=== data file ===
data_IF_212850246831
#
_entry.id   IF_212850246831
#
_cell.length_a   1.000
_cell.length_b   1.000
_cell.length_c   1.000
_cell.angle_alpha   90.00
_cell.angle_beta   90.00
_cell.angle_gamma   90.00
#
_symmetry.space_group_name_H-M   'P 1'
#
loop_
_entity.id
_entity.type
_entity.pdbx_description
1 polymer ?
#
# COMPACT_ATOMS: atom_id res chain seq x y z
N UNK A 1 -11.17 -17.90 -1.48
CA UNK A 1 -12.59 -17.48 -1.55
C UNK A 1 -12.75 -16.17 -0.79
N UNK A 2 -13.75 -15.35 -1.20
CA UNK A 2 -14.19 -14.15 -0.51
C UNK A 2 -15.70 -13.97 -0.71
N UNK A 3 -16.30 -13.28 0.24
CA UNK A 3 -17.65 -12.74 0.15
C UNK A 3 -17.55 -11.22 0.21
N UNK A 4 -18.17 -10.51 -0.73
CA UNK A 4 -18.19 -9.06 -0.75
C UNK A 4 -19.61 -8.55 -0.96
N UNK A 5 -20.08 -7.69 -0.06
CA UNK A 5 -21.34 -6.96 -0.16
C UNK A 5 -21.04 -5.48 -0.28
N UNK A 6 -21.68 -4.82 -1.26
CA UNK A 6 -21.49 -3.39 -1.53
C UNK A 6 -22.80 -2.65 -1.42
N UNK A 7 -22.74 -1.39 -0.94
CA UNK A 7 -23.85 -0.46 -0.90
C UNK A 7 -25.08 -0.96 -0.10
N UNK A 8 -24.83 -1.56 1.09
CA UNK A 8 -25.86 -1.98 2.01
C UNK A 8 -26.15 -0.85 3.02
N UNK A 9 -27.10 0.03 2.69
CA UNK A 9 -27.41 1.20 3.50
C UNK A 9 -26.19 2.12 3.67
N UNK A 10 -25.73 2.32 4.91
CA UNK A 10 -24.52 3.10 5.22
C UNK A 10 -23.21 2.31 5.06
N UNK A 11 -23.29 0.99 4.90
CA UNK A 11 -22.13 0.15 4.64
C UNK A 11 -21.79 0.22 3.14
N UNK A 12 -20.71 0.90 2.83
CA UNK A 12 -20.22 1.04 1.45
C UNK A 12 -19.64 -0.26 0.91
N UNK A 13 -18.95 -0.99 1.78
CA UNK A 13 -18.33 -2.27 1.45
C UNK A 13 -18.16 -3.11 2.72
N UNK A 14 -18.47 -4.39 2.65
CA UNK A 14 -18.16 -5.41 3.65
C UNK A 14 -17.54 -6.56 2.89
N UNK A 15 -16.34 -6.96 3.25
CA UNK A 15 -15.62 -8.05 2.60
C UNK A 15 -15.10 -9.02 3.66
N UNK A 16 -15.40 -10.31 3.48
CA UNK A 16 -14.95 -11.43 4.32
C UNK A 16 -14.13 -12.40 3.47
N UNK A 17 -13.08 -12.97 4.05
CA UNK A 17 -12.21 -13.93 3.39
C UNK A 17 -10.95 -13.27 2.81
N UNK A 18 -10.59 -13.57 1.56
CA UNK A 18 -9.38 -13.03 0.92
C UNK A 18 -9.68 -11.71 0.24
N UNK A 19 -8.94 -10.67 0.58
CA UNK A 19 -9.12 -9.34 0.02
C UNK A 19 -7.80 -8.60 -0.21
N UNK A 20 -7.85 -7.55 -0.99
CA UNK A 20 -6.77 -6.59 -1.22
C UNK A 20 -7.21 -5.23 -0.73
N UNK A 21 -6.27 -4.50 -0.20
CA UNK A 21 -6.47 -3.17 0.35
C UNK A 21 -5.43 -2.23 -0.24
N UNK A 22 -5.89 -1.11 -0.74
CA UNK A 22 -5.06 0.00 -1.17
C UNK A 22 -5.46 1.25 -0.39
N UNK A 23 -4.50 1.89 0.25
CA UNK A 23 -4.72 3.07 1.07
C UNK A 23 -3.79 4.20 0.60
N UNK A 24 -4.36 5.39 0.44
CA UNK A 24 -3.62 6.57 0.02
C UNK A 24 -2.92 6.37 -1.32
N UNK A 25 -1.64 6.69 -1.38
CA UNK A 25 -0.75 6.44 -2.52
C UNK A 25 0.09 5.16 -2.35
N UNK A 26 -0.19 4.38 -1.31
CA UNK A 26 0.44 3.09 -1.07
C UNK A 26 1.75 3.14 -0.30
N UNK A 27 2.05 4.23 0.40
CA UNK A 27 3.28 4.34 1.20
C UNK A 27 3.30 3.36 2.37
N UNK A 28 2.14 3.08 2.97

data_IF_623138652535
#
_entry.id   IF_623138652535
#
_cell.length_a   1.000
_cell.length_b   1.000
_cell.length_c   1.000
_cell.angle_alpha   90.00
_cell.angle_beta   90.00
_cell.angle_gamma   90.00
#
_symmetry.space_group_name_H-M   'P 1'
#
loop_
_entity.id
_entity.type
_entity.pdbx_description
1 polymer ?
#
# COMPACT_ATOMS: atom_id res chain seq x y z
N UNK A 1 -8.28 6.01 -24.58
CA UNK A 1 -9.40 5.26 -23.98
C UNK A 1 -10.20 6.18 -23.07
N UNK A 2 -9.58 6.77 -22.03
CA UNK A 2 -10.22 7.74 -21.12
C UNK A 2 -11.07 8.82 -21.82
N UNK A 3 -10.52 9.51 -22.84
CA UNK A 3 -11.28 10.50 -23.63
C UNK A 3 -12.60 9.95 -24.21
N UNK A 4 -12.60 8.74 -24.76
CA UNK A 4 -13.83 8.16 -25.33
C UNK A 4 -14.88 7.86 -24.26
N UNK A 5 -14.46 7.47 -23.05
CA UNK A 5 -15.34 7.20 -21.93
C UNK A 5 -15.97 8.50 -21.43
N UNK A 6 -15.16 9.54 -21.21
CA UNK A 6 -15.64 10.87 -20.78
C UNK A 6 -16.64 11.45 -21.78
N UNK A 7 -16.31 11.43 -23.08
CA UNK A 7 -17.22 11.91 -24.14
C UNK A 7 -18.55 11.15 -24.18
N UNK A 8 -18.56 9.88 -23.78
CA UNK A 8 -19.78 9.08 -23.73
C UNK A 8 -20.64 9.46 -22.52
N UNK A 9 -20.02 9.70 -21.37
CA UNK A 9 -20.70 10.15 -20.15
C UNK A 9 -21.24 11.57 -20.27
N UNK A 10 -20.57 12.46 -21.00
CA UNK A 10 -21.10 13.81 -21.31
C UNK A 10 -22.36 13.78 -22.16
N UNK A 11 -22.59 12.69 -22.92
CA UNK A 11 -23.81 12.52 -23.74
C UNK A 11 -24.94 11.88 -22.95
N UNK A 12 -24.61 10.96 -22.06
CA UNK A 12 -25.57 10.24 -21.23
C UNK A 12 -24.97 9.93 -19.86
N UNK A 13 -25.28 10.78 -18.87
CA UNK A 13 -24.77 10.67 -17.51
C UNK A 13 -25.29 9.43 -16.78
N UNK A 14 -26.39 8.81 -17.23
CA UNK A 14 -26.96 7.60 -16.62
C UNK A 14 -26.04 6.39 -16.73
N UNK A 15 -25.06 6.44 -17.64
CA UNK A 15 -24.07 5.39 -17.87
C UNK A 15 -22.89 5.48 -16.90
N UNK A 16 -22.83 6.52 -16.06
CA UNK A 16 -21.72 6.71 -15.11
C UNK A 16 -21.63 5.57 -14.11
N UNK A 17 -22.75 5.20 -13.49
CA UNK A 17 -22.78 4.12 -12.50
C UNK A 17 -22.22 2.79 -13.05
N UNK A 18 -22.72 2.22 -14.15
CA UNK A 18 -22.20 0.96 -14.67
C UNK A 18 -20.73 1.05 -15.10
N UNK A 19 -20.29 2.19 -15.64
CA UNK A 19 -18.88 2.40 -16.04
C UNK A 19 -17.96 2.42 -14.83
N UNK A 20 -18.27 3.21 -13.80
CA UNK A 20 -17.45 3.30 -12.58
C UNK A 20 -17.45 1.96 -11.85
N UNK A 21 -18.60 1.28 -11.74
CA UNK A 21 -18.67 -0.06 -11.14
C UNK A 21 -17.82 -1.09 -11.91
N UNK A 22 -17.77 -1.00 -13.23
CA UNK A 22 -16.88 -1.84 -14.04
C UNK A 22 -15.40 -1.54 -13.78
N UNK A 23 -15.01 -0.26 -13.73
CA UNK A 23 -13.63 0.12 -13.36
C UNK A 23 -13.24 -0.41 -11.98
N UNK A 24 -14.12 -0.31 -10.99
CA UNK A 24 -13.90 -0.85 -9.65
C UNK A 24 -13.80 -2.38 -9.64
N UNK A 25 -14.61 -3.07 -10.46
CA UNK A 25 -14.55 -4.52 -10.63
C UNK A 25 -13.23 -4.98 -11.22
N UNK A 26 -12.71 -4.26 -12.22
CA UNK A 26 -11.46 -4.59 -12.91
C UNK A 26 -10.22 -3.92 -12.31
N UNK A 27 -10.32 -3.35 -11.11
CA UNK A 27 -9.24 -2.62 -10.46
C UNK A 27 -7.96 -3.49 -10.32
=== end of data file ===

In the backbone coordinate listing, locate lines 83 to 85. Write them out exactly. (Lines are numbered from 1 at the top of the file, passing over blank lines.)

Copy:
C UNK A 21 -5.43 -2.23 -0.24
N UNK A 22 -5.89 -1.11 -0.74
CA UNK A 22 -5.06 0.00 -1.17